Myth #1: A one-piece shower unit is easier to install than a three-piece unit.
Fact: According to Timothy O'Connor, Sterling's director of brand merchandising, multi-piece shower units are 30% easier to install than a one-piece unit. Sterling's improved Acclaim tub/showers and Ensemble oval baths/wall surrounds have a tongue and groove interlocking wall system that eliminates the need for caulk. The four-piece design allows one person to transport the unit into a house.
Remodeler views: Tim Britton, owner of Tim Britton Construction Services in Falls Creek, Pa., prefers one-piece units because he thinks they're easier to install. He says a multi-piece unit takes longer because he puts it together prior to installation and then has to take it apart and reassemble it in the opening and caulk the joints. But, he says, "multi-piece are necessary in some remodeling environments to get them into small existing bathrooms."
John DeCiantis of DeCiantis Construction, Stonington, Conn., prefers one-piece units because they don't have joints. "A caulk joint is another crevice for mold to grow," he says.
Myth #2: Multi-head shower units are difficult to find and install. It's also hard to find parts for these units because many are made in Europe.
Fact: According to Dale Archer, manager of Hansgrohe's training facility, the company makes many multiple-head shower products in Alpharetta, Ga. This makes it easy to order the units and find parts. "If you need a part you can also call our technical support line and they will send it immediately," Archer says. He says his company's products are easy to install and well made, so plumbers do not have many callbacks.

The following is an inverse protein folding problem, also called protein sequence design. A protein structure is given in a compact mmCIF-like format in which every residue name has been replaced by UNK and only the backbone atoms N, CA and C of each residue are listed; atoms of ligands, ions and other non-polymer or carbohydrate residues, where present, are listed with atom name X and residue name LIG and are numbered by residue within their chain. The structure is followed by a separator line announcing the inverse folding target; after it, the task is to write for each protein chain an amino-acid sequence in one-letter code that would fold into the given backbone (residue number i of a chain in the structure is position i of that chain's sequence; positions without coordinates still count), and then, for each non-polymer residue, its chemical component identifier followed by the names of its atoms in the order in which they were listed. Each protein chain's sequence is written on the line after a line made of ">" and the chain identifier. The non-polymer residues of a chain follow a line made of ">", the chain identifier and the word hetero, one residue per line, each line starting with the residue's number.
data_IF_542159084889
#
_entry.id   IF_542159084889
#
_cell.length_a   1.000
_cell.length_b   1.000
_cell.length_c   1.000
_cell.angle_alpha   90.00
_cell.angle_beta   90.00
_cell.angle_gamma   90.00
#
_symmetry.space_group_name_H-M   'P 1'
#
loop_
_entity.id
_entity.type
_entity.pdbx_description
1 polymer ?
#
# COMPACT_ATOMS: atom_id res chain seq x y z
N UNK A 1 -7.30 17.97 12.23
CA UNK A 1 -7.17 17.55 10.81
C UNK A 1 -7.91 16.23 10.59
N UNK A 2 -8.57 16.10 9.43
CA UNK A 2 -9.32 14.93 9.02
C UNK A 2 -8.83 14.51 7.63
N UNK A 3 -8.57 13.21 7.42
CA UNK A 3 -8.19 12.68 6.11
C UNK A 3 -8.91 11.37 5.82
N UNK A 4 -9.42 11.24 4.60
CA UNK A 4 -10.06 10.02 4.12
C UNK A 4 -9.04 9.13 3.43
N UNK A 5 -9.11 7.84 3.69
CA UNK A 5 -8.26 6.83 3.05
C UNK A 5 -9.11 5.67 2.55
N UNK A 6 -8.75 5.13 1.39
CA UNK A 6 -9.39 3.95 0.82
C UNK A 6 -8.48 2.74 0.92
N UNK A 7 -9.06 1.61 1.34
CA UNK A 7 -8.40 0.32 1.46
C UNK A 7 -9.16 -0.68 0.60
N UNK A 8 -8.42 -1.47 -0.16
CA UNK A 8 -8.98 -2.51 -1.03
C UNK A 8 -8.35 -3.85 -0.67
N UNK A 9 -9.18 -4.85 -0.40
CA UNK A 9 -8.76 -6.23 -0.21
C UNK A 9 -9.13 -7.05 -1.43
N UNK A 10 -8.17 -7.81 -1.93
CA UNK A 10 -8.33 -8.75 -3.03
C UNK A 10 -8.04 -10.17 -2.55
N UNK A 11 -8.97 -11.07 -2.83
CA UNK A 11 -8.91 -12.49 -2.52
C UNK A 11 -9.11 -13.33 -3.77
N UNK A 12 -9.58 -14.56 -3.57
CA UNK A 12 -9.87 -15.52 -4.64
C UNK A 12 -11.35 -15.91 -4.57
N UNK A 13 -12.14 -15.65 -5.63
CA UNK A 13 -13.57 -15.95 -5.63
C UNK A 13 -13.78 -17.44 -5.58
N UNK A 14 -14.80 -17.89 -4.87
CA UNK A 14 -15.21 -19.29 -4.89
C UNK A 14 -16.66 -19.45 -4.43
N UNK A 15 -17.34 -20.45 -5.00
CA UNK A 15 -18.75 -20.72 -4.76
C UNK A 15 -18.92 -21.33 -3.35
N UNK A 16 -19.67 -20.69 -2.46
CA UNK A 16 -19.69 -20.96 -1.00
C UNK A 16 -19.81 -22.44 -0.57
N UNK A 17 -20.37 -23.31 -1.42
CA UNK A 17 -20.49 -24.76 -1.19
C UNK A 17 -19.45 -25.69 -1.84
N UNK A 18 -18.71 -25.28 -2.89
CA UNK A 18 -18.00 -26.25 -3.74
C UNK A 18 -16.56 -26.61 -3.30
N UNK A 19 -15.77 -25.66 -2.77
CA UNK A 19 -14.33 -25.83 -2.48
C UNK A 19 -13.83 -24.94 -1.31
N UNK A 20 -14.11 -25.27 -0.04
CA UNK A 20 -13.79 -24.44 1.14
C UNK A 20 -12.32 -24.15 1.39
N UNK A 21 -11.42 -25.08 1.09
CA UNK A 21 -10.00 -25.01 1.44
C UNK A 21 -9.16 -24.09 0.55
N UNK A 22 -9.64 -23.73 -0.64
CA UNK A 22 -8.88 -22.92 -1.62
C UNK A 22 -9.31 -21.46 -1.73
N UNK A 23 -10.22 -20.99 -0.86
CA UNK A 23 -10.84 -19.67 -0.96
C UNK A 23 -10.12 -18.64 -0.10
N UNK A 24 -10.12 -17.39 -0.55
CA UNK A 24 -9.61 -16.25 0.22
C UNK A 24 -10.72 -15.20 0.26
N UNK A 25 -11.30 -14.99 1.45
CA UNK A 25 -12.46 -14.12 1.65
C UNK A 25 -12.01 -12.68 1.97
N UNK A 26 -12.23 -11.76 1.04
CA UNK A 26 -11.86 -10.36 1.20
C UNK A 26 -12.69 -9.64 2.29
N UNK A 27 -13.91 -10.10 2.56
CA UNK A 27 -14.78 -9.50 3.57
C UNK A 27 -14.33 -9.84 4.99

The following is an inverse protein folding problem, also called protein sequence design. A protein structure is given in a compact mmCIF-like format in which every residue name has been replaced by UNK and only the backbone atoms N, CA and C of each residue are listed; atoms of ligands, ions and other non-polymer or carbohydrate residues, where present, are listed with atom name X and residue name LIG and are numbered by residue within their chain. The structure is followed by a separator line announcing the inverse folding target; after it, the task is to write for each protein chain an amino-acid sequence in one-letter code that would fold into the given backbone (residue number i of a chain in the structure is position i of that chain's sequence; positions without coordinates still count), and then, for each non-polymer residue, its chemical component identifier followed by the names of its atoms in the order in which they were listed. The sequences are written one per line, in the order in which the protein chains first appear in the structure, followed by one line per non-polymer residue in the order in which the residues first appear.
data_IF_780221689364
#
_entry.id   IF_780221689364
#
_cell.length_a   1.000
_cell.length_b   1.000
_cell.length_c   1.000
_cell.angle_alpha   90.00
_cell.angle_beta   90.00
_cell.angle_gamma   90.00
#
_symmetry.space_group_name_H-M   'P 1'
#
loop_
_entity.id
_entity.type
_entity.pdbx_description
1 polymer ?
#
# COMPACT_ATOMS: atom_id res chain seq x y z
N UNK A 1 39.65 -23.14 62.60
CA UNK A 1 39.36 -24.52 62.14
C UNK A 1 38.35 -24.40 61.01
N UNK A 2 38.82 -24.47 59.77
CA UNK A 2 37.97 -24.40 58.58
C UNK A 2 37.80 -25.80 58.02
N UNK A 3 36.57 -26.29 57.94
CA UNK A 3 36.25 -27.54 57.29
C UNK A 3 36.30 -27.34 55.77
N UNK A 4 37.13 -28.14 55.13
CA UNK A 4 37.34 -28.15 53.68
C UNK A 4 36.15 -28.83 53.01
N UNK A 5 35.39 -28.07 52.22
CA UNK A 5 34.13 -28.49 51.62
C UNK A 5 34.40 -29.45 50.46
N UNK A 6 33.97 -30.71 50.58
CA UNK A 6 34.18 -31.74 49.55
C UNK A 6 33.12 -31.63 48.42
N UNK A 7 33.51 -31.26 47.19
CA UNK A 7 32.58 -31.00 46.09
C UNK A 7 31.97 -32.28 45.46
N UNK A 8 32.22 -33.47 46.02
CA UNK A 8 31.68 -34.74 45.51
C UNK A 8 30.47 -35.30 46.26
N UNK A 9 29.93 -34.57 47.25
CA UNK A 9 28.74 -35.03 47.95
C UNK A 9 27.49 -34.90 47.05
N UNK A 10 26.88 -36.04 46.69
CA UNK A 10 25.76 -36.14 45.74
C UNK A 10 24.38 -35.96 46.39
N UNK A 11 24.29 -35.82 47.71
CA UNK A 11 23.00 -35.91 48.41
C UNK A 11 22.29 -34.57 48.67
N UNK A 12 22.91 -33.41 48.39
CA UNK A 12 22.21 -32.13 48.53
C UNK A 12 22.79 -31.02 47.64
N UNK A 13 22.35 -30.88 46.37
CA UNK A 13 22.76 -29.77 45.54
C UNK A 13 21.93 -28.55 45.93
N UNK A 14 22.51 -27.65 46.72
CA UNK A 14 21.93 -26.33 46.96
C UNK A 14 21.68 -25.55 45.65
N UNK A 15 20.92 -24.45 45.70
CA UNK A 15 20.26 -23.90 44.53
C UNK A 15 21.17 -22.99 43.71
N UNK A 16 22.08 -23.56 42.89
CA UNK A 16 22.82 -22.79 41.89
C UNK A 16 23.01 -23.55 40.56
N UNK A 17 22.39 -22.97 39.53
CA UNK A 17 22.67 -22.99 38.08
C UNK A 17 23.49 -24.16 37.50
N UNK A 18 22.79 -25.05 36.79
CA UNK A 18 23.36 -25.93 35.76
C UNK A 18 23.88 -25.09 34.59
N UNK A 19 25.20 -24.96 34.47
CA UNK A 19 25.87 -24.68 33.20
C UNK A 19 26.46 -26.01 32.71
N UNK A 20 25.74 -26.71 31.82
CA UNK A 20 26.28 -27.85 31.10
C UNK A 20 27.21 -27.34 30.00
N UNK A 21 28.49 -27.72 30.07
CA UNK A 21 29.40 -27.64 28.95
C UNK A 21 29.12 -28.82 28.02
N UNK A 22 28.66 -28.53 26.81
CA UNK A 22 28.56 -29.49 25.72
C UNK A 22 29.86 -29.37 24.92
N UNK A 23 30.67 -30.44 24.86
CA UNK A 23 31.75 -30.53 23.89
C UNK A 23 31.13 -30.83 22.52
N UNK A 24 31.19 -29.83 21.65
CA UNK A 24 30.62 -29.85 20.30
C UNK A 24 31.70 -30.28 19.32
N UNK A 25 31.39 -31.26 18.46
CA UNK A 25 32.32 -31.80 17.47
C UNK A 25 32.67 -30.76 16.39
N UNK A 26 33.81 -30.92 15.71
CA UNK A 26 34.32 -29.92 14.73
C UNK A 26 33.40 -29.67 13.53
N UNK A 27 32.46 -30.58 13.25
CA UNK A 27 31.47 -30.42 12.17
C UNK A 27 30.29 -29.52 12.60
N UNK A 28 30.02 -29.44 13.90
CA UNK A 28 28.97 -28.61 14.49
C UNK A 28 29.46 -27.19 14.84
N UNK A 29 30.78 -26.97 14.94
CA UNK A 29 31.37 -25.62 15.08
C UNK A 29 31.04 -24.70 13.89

Remodeler views: Britton says the two plumbing shops in his town do not stock multiple-head showerheads or parts. If he does specify a multiple-head shower, he adds a few days to the schedule to give him time to find the fitting. He says the units are easy to install, and he likes the higher markup he receives from the upscale fittings. DeCiantis has had no problem fulfilling the large demand for multiple-head showers. On one occasion, his local supplier could not deliver a unit in time for a project, and DeCiantis paid extra to order one from California. He did not mind the 10% premium because of the higher profits he received from the expensive unit.
Myth #3: Replacing a tub/shower valve is the most difficult part of a bath remodel because installers must tear out tile or panels. Only on projects where the tub is being replaced should an installer change the valve.
Fact: Colin Thielmann, Delta's product manager for tub and shower systems, says this may have been true at one time, but the availability of rotary cutting tools has made it easy to cut the tile around the valve. "If plumbing professionals make the hole bigger, then it's easy for them to pull an old valve out," he says.
Remodeler views: Britton says replacing valves is not an issue in newer homes that were built with access panels. He usually has to tear out tile in houses built in the 1970s and 1980s. His rotary cutting tool is handy for these projects.
DeCiantis says manufacturers today make repair plates that are 1 inch larger than the diameter of the hole and cover up where you remove the valve. Some valves just need replacement cartridges. He says for those jobs, if a plumber replaces the cartridge and changes the trim, the job is done.